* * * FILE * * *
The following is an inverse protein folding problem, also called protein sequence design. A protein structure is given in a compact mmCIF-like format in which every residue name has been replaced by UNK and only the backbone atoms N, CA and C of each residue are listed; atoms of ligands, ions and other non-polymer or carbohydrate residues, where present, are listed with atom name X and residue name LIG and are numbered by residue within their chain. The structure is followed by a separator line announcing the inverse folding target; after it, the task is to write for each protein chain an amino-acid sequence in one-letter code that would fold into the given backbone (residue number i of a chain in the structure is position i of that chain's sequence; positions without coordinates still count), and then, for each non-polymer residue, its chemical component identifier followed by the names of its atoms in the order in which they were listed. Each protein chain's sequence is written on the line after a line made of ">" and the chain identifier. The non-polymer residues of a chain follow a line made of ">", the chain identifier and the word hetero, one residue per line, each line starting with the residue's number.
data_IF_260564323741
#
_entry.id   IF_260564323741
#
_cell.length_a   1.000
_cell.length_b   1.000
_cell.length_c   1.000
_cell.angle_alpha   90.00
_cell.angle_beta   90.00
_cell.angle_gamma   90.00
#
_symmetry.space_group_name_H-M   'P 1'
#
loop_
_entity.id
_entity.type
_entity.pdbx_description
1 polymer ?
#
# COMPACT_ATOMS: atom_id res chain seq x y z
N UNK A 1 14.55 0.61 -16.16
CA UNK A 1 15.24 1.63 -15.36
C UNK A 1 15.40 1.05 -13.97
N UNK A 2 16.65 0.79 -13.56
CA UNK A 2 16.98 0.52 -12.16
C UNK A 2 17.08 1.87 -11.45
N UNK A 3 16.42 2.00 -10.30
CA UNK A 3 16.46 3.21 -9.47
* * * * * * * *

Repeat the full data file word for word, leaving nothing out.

The following is an inverse protein folding problem, also called protein sequence design. A protein structure is given in a compact mmCIF-like format in which every residue name has been replaced by UNK and only the backbone atoms N, CA and C of each residue are listed; atoms of ligands, ions and other non-polymer or carbohydrate residues, where present, are listed with atom name X and residue name LIG and are numbered by residue within their chain. The structure is followed by a separator line announcing the inverse folding target; after it, the task is to write for each protein chain an amino-acid sequence in one-letter code that would fold into the given backbone (residue number i of a chain in the structure is position i of that chain's sequence; positions without coordinates still count), and then, for each non-polymer residue, its chemical component identifier followed by the names of its atoms in the order in which they were listed. Each protein chain's sequence is written on the line after a line made of ">" and the chain identifier. The non-polymer residues of a chain follow a line made of ">", the chain identifier and the word hetero, one residue per line, each line starting with the residue's number.
data_IF_260564323741
#
_entry.id   IF_260564323741
#
_cell.length_a   1.000
_cell.length_b   1.000
_cell.length_c   1.000
_cell.angle_alpha   90.00
_cell.angle_beta   90.00
_cell.angle_gamma   90.00
#
_symmetry.space_group_name_H-M   'P 1'
#
loop_
_entity.id
_entity.type
_entity.pdbx_description
1 polymer ?
#
# COMPACT_ATOMS: atom_id res chain seq x y z
N UNK A 1 14.55 0.61 -16.16
CA UNK A 1 15.24 1.63 -15.36
C UNK A 1 15.40 1.05 -13.97
N UNK A 2 16.65 0.79 -13.56
CA UNK A 2 16.98 0.52 -12.16
C UNK A 2 17.08 1.87 -11.45
N UNK A 3 16.42 2.00 -10.30
CA UNK A 3 16.46 3.21 -9.47